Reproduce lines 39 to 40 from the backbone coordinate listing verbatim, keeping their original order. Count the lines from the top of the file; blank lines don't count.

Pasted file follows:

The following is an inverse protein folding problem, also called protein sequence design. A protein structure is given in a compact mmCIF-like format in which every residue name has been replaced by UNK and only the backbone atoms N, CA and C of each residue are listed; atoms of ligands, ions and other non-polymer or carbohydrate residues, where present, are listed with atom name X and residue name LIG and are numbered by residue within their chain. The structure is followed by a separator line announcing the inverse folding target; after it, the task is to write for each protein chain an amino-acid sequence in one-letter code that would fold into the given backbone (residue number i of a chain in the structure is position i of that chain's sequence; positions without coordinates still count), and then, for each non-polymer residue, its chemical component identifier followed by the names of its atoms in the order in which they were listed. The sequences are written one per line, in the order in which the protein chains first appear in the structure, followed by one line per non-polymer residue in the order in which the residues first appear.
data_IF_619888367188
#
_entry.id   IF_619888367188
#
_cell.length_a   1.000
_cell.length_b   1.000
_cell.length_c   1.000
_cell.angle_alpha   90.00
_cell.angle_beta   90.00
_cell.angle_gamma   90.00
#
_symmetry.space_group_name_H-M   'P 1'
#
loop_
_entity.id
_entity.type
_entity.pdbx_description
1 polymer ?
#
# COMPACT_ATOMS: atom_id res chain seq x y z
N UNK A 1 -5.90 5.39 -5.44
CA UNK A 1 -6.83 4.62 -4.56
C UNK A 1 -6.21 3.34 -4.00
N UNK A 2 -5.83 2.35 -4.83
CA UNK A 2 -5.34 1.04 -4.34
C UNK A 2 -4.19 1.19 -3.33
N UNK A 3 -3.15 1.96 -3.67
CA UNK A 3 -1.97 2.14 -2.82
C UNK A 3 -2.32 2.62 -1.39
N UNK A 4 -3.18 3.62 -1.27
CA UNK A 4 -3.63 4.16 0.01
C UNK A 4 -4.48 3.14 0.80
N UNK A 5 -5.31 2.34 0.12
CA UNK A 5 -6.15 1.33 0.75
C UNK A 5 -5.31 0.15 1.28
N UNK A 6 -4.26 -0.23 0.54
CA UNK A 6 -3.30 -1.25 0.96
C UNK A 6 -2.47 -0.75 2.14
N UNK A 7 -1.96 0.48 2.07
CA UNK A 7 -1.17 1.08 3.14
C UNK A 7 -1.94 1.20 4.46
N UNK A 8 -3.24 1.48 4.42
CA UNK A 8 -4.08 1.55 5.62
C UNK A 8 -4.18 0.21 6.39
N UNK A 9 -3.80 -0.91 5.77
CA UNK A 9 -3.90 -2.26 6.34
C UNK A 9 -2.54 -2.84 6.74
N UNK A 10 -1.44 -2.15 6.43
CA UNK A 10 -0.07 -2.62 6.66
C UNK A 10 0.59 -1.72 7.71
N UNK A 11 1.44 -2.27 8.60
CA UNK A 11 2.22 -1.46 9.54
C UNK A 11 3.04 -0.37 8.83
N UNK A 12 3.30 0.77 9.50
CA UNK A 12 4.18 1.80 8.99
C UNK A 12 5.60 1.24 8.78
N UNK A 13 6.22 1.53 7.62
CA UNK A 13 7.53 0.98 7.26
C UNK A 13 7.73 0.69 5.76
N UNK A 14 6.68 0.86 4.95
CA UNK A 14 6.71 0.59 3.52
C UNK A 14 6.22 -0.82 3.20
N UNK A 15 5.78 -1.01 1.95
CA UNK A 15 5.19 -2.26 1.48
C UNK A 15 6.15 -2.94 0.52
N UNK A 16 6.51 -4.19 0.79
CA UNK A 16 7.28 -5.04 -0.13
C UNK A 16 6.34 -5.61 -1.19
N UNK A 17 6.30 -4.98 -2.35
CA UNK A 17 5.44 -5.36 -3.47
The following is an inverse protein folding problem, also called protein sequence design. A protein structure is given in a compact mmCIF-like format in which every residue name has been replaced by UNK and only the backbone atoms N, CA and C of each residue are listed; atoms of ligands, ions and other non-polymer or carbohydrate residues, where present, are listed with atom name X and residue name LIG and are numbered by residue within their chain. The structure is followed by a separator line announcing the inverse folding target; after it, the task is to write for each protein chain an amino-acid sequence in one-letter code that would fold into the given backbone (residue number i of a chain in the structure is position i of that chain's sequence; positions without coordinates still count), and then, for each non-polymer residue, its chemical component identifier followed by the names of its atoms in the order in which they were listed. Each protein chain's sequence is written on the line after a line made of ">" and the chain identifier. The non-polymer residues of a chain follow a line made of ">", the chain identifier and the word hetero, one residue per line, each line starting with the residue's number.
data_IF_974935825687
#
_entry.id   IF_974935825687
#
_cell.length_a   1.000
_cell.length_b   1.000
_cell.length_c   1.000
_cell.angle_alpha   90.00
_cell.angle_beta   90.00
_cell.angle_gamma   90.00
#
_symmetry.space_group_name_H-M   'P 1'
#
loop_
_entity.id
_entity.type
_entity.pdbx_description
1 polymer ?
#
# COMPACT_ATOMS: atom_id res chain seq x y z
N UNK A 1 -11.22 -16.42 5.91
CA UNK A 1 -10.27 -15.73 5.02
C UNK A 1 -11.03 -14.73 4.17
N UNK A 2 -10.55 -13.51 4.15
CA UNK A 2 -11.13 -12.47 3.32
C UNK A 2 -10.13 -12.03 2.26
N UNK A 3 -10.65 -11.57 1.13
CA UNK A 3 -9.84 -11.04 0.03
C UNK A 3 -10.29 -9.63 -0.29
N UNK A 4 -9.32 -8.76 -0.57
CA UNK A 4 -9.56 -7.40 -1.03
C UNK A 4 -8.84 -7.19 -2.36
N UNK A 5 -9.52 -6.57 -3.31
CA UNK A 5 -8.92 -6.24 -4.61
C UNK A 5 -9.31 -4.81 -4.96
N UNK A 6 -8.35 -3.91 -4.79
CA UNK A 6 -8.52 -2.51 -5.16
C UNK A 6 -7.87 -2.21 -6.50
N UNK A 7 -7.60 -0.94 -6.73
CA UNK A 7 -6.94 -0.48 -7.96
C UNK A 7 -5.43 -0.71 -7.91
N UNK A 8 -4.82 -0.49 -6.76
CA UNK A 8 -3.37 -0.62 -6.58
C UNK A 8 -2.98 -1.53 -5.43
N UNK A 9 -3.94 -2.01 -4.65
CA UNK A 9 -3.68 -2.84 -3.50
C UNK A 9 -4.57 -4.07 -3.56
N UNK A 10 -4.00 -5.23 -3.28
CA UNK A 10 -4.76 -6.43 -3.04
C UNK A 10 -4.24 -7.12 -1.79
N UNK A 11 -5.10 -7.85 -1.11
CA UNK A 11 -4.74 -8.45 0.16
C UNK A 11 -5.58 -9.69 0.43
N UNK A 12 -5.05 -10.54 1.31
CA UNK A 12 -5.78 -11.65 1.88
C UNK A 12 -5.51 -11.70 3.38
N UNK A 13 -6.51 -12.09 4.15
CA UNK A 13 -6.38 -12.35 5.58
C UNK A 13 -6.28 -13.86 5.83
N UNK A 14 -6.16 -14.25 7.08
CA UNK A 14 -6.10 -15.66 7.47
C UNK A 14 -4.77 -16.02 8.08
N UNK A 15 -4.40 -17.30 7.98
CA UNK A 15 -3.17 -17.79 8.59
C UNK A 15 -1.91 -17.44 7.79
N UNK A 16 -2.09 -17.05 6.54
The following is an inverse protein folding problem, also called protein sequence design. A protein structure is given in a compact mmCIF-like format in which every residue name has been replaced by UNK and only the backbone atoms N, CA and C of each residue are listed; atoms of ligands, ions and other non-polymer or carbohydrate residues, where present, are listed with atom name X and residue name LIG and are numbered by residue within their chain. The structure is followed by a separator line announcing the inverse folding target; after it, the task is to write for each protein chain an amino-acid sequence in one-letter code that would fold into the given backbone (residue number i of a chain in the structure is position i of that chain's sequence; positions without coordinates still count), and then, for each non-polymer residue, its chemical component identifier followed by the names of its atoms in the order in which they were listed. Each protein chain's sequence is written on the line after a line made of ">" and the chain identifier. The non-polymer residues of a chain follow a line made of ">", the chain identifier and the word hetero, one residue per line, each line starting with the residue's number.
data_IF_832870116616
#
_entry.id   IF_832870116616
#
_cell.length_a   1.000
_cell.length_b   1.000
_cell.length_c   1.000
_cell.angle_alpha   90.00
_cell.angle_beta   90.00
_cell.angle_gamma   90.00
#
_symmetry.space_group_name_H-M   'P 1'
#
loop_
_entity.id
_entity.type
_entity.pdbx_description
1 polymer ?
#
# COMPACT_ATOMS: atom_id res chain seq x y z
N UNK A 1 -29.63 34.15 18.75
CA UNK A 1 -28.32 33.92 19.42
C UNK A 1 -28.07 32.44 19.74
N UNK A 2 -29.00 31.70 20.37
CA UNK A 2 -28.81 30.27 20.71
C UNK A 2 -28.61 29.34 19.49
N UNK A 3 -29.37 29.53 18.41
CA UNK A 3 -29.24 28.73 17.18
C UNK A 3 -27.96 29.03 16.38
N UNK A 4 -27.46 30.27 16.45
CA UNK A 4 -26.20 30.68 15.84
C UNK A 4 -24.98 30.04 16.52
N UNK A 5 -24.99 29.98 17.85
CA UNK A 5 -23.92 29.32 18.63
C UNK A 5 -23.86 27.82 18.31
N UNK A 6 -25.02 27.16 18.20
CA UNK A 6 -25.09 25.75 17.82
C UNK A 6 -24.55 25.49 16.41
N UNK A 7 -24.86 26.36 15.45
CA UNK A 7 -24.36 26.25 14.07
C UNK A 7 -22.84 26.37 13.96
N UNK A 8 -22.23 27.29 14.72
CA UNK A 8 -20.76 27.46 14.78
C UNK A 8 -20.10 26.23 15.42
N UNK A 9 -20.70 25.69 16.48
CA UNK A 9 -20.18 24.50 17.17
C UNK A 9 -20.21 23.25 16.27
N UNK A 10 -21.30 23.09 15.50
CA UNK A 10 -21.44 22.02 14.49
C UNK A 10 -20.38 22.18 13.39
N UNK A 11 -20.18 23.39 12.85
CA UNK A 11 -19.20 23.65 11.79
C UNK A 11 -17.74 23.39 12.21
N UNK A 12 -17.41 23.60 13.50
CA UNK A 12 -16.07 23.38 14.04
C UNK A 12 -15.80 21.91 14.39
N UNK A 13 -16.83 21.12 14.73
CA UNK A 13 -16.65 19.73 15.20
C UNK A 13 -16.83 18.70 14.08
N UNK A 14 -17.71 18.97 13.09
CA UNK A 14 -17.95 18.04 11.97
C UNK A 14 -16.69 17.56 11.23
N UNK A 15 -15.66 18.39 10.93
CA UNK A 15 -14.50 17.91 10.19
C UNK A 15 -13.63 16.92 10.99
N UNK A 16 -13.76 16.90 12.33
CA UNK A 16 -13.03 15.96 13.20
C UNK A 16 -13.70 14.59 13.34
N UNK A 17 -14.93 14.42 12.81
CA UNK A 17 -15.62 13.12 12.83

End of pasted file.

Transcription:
C UNK A 6 -2.47 -0.75 2.14
N UNK A 7 -1.96 0.48 2.07